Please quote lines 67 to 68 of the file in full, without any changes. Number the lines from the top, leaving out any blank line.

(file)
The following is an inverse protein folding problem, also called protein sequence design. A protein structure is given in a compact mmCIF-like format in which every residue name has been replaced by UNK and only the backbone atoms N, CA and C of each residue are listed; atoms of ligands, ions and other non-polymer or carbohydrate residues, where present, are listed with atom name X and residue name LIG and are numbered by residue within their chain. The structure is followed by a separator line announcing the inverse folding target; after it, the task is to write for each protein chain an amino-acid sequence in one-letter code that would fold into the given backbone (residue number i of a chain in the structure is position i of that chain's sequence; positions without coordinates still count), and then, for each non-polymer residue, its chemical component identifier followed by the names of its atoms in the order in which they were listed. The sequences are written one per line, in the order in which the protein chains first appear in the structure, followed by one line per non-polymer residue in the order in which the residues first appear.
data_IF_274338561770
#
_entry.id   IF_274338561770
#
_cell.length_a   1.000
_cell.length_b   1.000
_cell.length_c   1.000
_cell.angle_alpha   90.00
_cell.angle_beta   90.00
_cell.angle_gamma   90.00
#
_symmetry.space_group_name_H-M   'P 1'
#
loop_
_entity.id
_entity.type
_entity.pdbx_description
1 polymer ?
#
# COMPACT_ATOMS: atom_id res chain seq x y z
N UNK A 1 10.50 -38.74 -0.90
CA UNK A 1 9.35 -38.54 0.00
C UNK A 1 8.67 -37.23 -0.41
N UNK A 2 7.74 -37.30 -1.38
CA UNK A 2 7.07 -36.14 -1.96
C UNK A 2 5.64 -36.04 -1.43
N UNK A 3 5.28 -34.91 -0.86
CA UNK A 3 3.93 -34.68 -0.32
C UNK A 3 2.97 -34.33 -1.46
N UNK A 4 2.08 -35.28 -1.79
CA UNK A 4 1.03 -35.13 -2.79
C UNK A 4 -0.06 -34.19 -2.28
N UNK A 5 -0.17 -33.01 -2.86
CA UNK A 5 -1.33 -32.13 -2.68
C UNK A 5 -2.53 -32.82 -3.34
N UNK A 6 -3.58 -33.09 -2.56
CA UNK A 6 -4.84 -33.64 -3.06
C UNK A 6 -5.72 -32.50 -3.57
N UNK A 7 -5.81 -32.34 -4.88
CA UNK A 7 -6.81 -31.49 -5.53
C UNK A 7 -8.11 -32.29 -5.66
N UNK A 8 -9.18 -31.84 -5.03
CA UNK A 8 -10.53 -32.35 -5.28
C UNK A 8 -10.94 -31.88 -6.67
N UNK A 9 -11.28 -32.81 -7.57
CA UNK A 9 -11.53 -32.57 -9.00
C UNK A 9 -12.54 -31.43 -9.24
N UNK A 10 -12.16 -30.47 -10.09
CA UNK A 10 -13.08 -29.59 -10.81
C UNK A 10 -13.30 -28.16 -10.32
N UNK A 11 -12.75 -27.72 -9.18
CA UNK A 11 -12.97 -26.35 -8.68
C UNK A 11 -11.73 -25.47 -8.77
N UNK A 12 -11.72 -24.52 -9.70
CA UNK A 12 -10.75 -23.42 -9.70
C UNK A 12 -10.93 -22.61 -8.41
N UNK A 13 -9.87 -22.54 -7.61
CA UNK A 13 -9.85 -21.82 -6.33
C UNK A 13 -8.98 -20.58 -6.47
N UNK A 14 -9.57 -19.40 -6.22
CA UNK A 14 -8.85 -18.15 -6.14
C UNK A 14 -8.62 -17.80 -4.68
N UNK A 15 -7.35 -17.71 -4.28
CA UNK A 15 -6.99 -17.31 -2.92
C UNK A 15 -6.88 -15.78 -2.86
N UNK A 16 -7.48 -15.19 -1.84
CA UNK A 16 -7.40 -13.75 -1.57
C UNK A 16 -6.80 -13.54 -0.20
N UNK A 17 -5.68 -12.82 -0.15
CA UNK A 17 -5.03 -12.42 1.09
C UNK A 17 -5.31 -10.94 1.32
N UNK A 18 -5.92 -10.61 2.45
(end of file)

N UNK A 16 -7.48 -15.19 -1.84
CA UNK A 16 -7.40 -13.75 -1.57